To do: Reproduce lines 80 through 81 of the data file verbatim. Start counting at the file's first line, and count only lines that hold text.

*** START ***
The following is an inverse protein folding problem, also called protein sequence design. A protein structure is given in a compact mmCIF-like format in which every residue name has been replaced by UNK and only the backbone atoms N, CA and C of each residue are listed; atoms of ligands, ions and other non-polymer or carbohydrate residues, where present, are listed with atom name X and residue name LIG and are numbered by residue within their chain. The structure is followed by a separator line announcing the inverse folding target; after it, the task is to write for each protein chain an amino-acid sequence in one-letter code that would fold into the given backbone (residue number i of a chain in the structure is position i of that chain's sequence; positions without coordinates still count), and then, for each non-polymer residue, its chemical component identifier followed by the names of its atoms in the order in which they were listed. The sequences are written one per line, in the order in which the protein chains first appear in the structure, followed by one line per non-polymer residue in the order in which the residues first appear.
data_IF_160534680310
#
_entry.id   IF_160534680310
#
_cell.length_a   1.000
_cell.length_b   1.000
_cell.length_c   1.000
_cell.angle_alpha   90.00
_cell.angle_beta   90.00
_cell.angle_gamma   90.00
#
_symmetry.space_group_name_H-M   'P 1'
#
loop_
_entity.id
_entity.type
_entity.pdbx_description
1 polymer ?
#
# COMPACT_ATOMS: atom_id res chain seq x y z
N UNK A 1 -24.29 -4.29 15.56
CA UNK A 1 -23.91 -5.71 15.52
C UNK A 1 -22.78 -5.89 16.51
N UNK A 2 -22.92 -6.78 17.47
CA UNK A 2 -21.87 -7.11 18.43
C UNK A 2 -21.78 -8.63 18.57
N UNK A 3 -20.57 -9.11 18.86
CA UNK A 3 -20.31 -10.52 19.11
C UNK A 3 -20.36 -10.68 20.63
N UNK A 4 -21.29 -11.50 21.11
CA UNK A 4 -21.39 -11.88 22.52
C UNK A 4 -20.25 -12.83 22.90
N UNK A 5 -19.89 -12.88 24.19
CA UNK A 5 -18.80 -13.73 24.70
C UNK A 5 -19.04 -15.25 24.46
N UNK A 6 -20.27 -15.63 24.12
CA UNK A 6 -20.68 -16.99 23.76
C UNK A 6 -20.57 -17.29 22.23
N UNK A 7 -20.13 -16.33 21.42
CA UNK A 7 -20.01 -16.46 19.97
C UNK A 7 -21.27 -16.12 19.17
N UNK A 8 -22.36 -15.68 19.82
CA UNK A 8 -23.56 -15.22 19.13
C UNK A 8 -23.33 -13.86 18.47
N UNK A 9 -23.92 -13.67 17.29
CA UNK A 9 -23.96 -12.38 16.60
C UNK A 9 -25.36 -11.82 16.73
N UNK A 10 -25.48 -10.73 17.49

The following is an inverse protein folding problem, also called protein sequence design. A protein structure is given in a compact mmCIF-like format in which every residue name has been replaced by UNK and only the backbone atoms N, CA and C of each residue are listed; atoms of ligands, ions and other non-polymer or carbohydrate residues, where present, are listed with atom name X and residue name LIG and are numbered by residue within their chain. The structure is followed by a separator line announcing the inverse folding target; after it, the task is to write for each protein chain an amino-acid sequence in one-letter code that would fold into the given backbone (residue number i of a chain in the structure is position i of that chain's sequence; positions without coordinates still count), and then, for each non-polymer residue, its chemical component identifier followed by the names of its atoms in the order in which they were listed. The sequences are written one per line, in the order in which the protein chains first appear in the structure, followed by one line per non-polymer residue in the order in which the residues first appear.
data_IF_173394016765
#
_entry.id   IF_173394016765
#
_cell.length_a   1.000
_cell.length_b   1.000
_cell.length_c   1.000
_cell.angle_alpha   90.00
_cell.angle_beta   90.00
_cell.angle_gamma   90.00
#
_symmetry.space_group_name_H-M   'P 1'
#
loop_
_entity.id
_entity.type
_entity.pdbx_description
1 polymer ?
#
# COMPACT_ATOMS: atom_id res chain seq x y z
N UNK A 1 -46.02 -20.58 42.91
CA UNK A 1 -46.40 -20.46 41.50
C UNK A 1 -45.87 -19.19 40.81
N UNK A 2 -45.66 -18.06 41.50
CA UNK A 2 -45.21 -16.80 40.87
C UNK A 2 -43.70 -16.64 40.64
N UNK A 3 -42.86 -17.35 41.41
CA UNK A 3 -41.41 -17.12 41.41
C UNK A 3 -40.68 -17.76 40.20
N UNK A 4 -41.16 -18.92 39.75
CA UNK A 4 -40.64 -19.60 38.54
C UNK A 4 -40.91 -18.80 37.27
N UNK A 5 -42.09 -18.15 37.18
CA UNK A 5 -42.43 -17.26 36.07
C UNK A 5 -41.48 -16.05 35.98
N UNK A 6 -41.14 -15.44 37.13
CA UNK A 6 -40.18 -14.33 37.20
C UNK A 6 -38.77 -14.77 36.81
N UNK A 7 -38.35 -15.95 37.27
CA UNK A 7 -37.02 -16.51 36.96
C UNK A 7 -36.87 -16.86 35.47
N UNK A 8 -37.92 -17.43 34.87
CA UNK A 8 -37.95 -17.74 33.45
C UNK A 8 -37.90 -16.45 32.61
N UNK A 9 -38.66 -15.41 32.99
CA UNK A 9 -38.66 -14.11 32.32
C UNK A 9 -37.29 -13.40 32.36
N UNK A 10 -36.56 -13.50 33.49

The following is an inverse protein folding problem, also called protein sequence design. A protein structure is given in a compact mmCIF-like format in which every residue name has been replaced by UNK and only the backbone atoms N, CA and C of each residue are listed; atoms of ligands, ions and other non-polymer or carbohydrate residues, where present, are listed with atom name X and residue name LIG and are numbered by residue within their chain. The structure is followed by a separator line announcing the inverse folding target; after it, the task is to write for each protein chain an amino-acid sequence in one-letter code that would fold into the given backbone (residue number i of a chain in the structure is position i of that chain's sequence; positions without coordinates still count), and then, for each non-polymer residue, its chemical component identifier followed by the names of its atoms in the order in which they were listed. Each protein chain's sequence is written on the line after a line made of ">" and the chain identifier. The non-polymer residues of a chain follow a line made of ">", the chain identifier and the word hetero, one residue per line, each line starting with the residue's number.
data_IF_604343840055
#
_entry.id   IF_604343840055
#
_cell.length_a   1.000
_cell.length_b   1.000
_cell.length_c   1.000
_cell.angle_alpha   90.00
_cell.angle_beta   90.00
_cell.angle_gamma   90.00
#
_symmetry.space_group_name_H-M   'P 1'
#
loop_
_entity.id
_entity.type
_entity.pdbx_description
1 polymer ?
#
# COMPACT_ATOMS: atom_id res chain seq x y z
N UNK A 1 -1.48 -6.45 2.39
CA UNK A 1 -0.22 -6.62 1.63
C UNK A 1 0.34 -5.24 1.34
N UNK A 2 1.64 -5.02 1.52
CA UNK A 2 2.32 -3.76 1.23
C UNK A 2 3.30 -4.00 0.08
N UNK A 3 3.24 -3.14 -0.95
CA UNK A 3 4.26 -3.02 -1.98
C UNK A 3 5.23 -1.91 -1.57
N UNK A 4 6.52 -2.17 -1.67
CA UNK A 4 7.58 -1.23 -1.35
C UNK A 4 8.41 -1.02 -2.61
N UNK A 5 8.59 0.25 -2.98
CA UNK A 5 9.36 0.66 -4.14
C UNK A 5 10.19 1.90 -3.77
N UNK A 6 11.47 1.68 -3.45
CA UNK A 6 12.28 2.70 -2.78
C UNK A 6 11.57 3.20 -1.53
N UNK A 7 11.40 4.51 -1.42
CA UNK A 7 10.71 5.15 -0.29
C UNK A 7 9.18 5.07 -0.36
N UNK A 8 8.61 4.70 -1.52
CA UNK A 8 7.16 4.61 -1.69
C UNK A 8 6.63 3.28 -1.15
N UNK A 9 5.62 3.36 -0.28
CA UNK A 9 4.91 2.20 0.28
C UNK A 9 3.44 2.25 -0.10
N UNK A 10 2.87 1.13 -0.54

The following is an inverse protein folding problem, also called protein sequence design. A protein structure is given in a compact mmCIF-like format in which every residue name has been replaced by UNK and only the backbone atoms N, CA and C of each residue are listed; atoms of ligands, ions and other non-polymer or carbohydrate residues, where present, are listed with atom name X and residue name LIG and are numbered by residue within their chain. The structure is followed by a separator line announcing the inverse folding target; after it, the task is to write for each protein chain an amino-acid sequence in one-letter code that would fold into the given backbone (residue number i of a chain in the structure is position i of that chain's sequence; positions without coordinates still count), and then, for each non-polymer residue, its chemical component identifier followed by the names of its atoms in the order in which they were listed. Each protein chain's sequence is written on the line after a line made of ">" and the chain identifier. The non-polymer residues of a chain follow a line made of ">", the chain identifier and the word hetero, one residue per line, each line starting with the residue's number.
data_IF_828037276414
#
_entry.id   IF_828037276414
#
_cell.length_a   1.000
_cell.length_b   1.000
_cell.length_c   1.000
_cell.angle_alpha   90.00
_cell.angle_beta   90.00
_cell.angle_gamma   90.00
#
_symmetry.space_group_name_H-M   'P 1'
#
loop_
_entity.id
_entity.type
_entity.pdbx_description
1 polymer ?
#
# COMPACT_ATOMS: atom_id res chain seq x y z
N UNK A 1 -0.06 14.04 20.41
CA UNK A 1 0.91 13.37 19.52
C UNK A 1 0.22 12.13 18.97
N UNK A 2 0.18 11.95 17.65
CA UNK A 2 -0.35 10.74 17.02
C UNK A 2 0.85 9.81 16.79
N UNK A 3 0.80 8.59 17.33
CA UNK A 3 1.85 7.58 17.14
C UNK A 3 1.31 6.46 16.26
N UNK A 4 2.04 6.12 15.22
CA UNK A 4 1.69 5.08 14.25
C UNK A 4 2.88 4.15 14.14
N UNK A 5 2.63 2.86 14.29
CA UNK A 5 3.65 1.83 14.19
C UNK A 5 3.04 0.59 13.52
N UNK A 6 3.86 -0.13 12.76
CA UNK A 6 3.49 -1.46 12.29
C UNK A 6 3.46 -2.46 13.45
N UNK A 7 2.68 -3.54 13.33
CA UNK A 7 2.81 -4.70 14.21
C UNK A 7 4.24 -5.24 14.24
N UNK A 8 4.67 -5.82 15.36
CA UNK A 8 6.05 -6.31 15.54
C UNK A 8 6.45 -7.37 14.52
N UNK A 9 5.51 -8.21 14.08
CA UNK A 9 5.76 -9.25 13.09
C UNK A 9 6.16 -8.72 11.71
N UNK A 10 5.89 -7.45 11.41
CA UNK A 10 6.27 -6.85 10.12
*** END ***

N UNK A 4 -41.16 -18.92 39.75
CA UNK A 4 -40.64 -19.60 38.54